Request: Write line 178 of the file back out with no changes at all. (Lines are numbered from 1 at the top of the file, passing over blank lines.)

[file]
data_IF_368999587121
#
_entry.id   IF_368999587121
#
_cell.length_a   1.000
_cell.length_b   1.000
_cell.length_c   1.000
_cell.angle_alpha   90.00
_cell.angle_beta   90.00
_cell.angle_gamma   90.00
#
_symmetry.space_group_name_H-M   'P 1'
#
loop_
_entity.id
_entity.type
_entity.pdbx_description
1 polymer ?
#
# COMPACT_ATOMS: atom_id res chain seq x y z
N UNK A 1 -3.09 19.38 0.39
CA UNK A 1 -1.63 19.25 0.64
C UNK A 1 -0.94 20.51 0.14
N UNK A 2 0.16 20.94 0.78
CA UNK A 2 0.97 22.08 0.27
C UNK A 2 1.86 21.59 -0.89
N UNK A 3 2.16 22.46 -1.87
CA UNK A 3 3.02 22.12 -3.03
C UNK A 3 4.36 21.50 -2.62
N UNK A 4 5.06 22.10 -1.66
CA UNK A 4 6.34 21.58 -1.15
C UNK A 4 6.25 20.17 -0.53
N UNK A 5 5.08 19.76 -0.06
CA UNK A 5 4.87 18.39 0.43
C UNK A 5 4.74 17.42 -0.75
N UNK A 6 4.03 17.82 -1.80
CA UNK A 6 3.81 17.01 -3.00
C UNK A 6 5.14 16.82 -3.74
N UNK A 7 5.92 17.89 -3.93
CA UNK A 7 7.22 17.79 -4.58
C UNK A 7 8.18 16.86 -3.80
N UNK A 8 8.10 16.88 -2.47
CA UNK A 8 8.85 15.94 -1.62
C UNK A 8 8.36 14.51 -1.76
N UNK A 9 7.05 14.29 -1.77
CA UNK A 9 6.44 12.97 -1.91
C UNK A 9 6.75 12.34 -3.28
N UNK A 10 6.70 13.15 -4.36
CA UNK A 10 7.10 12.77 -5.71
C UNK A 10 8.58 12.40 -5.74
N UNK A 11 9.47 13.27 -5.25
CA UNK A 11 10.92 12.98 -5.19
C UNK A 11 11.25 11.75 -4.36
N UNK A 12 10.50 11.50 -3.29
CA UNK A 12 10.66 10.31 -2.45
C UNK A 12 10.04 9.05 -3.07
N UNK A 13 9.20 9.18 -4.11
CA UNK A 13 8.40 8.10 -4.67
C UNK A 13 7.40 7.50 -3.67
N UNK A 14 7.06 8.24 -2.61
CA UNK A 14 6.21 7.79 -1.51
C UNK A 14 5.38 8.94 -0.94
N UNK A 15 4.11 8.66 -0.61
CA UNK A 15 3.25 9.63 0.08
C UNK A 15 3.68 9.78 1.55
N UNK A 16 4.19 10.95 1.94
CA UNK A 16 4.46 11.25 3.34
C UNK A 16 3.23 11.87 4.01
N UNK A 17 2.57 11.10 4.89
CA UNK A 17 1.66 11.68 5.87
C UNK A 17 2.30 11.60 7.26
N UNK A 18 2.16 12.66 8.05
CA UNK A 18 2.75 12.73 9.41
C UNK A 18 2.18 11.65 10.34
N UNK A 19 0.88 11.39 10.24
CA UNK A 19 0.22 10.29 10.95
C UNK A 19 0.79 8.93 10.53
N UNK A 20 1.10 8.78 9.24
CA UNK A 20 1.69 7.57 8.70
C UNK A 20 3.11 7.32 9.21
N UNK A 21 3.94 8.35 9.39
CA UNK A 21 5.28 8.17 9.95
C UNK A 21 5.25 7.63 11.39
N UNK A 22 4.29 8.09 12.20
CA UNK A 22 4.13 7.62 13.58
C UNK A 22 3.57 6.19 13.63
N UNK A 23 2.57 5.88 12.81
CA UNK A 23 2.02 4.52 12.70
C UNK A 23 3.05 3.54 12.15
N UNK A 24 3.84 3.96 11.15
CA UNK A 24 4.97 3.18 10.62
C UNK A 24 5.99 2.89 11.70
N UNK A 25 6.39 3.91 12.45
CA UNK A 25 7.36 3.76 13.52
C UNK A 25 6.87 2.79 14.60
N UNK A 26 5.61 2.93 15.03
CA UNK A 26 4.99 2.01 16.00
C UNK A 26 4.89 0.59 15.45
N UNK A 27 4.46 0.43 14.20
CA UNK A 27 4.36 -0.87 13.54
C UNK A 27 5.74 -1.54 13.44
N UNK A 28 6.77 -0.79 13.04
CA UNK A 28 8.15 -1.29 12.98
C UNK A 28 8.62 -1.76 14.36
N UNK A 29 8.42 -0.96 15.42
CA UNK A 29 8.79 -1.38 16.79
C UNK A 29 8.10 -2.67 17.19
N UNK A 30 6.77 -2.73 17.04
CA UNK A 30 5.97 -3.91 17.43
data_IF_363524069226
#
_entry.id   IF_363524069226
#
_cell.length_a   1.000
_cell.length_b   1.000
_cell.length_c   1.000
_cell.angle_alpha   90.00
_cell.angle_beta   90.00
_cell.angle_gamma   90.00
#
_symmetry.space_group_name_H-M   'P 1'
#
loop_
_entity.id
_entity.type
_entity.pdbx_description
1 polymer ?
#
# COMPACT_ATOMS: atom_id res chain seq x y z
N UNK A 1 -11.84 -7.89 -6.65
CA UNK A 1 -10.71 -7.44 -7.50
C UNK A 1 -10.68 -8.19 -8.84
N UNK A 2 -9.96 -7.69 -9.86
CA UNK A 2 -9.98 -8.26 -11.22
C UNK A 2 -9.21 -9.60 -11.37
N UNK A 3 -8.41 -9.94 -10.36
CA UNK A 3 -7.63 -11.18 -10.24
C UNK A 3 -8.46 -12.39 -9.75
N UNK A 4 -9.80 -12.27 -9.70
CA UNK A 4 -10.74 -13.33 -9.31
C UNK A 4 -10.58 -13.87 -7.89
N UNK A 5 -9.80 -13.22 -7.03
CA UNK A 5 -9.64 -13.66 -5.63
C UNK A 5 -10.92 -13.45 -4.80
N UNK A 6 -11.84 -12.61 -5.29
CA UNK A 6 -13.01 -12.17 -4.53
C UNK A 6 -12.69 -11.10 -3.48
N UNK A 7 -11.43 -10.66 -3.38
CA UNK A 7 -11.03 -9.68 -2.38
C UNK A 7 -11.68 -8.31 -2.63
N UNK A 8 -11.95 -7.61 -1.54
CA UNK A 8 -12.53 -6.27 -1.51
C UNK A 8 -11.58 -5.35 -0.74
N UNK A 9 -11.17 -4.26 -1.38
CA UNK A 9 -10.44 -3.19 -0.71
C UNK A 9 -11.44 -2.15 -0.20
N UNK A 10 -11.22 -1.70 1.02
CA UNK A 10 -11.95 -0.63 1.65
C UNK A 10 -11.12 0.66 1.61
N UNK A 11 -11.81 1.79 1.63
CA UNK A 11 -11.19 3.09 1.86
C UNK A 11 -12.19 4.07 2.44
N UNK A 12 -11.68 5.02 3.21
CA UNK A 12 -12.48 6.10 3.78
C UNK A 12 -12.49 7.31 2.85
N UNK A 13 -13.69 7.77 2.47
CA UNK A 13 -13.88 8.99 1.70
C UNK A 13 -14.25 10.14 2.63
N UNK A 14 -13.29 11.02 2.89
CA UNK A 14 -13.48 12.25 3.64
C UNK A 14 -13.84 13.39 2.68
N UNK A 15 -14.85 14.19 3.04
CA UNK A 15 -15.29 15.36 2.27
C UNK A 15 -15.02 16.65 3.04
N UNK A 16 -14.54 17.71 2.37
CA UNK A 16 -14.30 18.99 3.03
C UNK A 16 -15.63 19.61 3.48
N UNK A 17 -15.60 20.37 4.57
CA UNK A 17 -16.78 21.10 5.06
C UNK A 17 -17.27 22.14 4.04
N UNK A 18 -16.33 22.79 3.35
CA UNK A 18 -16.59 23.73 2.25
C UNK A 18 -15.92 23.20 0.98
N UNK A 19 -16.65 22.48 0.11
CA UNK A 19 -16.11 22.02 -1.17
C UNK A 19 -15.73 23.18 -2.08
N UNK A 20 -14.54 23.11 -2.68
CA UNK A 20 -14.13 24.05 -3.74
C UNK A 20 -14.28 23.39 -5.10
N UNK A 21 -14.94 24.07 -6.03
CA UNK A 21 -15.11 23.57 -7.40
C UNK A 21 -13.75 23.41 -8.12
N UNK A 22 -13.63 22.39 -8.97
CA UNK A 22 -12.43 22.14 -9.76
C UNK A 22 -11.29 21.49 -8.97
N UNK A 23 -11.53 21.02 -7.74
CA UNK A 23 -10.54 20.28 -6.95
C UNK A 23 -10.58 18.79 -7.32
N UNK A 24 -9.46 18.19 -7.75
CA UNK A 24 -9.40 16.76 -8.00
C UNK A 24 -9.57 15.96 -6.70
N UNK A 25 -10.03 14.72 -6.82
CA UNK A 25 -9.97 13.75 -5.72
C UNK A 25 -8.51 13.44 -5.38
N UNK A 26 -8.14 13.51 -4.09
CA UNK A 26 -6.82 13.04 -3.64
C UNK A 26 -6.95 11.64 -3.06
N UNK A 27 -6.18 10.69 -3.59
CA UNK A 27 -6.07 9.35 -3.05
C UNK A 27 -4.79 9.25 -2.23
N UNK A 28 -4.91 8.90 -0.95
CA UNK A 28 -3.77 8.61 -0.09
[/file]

N UNK A 17 -15.60 20.37 4.57